Visiting the Fed, This Time with Heightened Understanding
Jacqueline Martinez Marx ’18, a student in the inaugural class of the Master of Management Studies in Systemic Risk program, reflects on the knowledge she’s gained while pursuing the degree.
As we were heading to the Federal Reserve Bank of New York (Fed) for a one-day seminar, I was musing about what it means for a central banker studying systemic risk to go to this institution. This was not my first visit to the Fed, so the unique thrill of approaching it for the first time was not there. However, this occasion turned out to be of great relevance for me. Unlike in my previous visit, this time I understood the role of the Fed in greater depth.
Like any professional, I always cherish the opportunity to approach colleagues to discuss common issues. I am an experienced supervisor with a reasonable understanding of the responsibilities and difficulties of my field. Still, this visit to the Fed was even more significant for me thanks to my studies in the Master of Management Studies in Systemic Risk program. I have reaffirmed in class the importance of the Fed as the place where monetary policy decisions move worldwide financial markets and as the lender of last resort during the global financial crisis. Also, I realized that pursuing the master’s degree has given me a much broader picture that allows me to perceive more thoroughly the challenges that central banks are facing today. Undoubtedly, it was such a pleasure to connect the dots between the range of topics covered in our program and other central bankers’ thoughts.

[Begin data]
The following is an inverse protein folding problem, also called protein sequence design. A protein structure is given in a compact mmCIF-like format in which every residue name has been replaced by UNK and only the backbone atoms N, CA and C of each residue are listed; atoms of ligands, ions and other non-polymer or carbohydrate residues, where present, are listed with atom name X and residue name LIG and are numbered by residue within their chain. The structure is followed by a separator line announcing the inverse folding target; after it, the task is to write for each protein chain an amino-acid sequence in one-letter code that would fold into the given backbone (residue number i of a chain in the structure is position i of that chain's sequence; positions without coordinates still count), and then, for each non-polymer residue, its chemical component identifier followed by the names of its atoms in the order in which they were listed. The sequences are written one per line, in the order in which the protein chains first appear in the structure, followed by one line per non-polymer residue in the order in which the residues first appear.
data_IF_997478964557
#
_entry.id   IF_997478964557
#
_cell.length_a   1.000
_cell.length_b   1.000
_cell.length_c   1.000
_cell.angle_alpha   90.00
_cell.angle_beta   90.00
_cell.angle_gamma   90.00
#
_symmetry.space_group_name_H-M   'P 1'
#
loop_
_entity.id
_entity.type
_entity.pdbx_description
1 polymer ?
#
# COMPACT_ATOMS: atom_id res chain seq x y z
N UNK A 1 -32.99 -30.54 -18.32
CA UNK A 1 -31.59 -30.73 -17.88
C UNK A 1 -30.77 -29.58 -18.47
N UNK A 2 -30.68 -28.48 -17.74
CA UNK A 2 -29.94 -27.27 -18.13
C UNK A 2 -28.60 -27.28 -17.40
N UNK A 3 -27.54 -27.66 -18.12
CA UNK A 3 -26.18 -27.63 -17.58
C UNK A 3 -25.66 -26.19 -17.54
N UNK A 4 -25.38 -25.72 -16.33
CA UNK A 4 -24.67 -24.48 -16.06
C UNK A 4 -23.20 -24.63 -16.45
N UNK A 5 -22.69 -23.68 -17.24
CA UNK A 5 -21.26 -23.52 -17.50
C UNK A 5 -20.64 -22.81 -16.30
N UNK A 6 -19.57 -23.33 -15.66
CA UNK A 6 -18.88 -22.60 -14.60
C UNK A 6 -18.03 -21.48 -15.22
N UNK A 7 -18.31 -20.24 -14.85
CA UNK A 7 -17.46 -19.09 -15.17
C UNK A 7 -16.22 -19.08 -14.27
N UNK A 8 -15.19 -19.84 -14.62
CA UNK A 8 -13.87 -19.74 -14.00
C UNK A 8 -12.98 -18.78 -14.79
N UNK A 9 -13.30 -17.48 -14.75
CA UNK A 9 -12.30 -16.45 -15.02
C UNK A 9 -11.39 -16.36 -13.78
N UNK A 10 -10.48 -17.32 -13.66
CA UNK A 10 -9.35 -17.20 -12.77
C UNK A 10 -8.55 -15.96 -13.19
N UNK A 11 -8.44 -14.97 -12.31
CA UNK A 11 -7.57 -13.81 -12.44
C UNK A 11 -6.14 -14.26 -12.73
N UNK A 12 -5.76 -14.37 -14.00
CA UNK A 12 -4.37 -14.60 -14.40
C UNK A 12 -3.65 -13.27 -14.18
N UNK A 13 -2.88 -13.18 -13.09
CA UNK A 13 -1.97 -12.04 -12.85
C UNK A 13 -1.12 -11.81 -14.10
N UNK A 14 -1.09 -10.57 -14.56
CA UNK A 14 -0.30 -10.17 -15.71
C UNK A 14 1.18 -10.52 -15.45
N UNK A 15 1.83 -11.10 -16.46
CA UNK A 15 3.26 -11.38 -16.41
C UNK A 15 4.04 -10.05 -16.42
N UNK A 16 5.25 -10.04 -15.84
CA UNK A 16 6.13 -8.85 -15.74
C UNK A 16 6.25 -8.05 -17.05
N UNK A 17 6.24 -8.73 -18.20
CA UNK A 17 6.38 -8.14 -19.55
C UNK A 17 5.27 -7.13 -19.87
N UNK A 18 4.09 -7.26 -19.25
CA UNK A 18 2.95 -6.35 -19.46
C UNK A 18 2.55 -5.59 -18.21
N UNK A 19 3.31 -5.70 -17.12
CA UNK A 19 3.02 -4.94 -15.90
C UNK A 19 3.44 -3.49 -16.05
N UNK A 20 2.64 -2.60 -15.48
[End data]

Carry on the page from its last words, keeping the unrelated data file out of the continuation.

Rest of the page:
While attending the conference program that day and listening to the diversity of topics that are handled in a central bank, I suddenly realized how fascinating it is to be part of a group of people with such high responsibilities—and I felt proud to be one of them. I am talking about the public servants (and among them a lot of unsung heroes) who are looking after us from different perspectives, making decisions on a number of issues that are complex by nature and have far-reaching, concrete consequences for everyone. Monetary policy, regulation and supervision, banknotes issuance, safe and sound payment systems, financial stability, lender of last resort, consumer protection... Wow! It’s such an honor and a challenge to be a central banker.
Finally, I felt happy to share the day with my classmates, professors, and other fellow central bankers knowing that we were in an emblematic place for us, and I am certainly looking forward to what my next visit to the Fed is going to bring.